Lost: The Final Recap

26 May
My final Lost review is now up at Blissfully Domestic!
I still can’t believe that one of my favorite shows is over.  Unlike so many out there, I didn’t start watching Lost until the third season.  My husband (then my boyfriend) “forced” me to watch the first episode on DVD during the summer after the second season aired.  After the pilot episode, I was hooked!  I watched two seasons in less than a month and became a die-hard fan.
I’ll be honest.  I lost some faith in the show during the fourth season because it started to feel more like a soap opera than an intelligent sci-fi drama.  But the fifth and sixth season reminded me why I love this show.  Sure, there’s mystery, and that’s fantastic.  But this show, ultimately, was about wonderful, complex characters and the meaningful, lifelong relationships they created because of the island.
The final episode serves to demonstrate this.  Many episodes of season six provided us with answers to long-burning questions: What is the island?  Who is Jacob?  Why did he bring them here?  But this episode provided something different, something that every character of this show had been looking for during all six seasons: a little redemption and the ability to let go.
A lot of fans and critics alike have complained about the end of the series.  They don’t like that the writers chose to end the series with an afterlife experience.  I think the bottom line is that a lot of people were confused about what really happened.
In one of the final scenes, Christian Shephard makes it clear to his son that yes, they both are dead.  All of the people in the church are dead.  But, (and this is where people have become confused) Christian makes it clear that Jack’s experiences on the island were real.  His sacrifice was real, his purpose was real.  He also reveals that some friends died before him, and that others long after.  In other words, Jack’s final moments in what we believed to be an alternate island universe were actually his final moments on earth.  His sacrifice paved the way for his friends to really escape the island, and perhaps live long lives after his death.  In his final moments on the island, as he lays in the field, he smiles when he sees the plane flying overhead.  And in a final full-circle shot, he closes his eyes in death.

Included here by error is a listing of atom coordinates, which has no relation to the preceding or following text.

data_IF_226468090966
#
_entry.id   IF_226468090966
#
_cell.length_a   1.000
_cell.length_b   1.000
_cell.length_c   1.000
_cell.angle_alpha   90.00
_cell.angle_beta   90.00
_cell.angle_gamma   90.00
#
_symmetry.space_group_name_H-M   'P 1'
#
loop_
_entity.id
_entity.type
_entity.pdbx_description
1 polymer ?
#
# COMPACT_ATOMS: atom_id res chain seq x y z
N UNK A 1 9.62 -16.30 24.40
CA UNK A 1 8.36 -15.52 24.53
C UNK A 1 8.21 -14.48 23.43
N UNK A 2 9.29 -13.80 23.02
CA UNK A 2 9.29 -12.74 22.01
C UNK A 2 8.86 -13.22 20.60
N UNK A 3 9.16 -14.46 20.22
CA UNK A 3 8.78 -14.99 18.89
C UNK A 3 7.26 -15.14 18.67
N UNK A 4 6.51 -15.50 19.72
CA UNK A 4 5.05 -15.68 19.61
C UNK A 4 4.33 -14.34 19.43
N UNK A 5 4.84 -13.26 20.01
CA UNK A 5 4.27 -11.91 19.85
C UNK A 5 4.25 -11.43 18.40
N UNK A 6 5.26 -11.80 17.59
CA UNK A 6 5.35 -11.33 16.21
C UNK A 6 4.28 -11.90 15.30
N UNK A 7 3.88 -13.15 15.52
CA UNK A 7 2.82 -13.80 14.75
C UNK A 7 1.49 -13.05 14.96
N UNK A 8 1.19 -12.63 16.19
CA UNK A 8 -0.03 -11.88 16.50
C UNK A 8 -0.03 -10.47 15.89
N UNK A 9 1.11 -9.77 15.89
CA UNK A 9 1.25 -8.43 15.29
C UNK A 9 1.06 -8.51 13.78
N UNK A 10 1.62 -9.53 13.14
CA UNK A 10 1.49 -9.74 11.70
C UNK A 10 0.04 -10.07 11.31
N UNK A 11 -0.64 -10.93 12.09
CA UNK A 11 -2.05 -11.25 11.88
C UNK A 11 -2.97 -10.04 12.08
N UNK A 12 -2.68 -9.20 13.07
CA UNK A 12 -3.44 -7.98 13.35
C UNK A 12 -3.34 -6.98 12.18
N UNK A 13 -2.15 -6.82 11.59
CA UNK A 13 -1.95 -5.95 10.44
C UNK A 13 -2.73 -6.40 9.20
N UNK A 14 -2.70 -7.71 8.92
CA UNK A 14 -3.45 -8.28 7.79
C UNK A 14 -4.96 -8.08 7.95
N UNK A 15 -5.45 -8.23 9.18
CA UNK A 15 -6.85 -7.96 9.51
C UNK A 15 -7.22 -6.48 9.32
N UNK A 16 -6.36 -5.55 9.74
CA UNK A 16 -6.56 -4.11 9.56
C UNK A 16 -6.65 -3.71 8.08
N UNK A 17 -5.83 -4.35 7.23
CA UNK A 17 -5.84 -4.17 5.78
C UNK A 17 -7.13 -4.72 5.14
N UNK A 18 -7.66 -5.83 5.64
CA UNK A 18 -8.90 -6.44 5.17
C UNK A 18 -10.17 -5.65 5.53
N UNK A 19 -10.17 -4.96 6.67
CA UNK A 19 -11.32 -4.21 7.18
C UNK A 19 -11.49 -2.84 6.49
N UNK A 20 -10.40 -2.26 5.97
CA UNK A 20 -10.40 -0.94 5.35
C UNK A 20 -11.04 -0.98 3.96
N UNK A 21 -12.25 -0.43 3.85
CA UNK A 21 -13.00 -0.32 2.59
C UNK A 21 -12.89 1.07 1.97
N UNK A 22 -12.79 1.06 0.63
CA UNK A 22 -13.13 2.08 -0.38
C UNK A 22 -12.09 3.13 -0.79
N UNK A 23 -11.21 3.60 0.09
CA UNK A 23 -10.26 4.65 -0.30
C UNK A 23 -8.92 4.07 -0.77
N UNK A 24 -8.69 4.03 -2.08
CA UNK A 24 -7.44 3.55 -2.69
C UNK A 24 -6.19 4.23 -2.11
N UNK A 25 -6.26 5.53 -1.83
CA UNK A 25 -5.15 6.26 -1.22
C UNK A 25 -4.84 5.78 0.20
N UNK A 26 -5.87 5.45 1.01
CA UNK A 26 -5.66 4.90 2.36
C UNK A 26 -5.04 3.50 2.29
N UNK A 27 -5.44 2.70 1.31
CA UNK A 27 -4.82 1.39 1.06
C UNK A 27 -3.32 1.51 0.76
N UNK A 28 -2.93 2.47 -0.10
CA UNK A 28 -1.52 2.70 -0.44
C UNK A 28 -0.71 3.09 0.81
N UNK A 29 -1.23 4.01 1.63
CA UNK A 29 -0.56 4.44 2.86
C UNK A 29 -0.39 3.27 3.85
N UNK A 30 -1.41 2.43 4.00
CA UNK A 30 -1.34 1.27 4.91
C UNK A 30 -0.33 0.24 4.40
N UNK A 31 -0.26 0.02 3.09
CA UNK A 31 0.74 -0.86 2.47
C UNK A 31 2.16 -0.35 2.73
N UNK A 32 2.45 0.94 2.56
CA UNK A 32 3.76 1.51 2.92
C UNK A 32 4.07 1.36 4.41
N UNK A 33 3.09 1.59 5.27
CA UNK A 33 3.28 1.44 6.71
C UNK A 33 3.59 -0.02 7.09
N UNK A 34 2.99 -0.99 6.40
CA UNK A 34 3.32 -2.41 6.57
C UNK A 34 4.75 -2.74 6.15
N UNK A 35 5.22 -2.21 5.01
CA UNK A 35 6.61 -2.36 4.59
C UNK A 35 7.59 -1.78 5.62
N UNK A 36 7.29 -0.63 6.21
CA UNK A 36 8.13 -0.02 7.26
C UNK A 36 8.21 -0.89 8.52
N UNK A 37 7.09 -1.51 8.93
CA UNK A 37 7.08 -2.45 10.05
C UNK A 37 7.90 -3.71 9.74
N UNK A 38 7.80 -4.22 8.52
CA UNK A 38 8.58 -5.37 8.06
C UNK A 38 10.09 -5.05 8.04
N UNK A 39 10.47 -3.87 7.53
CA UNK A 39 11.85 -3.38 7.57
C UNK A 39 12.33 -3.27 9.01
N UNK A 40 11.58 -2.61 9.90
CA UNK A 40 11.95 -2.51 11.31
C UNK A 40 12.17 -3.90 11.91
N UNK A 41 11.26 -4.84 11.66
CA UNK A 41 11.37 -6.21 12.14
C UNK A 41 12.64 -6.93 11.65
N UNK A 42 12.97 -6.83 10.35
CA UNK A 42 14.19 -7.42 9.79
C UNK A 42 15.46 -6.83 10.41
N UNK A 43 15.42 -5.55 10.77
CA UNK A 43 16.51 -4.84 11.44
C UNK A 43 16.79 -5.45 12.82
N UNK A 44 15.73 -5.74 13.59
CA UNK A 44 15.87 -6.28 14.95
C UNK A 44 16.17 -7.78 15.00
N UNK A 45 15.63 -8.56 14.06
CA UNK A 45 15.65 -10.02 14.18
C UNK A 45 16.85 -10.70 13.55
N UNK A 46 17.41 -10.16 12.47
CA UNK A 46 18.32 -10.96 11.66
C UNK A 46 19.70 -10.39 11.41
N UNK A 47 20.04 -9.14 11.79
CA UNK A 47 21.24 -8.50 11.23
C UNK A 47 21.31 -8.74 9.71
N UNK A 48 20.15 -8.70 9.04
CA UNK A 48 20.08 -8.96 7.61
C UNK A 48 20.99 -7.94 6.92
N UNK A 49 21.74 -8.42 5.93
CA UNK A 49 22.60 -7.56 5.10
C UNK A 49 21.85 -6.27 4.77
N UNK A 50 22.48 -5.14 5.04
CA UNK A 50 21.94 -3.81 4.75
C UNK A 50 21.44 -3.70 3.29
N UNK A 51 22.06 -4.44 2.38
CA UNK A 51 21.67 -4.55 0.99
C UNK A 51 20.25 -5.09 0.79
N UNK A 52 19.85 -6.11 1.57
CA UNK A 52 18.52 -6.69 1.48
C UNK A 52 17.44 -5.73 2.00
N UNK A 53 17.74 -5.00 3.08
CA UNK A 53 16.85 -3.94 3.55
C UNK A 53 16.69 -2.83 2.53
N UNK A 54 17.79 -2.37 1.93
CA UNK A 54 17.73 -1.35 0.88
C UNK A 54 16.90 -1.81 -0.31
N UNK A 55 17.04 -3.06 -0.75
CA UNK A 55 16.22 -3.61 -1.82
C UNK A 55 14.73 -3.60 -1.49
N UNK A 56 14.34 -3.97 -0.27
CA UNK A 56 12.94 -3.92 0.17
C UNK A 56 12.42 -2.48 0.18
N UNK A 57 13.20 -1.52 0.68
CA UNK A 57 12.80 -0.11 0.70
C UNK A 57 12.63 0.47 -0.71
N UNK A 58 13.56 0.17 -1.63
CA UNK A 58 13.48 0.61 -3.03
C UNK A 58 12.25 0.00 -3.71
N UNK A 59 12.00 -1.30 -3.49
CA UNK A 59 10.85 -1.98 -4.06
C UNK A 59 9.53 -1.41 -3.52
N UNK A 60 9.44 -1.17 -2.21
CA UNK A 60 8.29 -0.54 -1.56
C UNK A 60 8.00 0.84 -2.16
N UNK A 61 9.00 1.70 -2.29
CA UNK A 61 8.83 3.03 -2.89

I can understand why some people are upset about this.  But on the other hand, I think it’s a moving tribute to the power of love and the relationships that were formed between these people.  Though years separated their deaths (Boone and Shannon died in earlier seasons, and Kate exclaimed that she had missed Jack so much, implying her death years after his) the relationships that were created on the island allowed them to create a place where they could meet and move on to the afterlife together.  Regardless of your beliefs, I think anyone can appreciate that.
In this life, and certainly in the Lost world, happy endings aren’t always guaranteed.  But in ending Lost this way, the writers provided our favorite characters with the love, redemption and community they deserved after so much suffering.
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2 Responses to “Lost: The Final Recap”

  1. SnoWhite {Finding Joy in My Kitchen} May 26, 2010 at 1:33 pm #

    Best review I've read — thanks for sharing your thoughts about LOST!!I have to admit…it was strange to not watch LOST last night. 😦

  2. Eleni May 27, 2010 at 4:12 pm #

    Yeah, I didn't find the ending confusing. And I liked the sentiment of them all finding each other in the afterlife before moving on. Still, I didn't understand why this afterlife in which they'd find each other would take the form of what their lives might have looked like if they hadn't been affected by the Island. The only reason I could think of was that they wanted to trick us into thinking the afterlife was a flash-sideways reality, which is disappointing. Any other ideas?My thoughts/review/reflection on the Lost finale is here.

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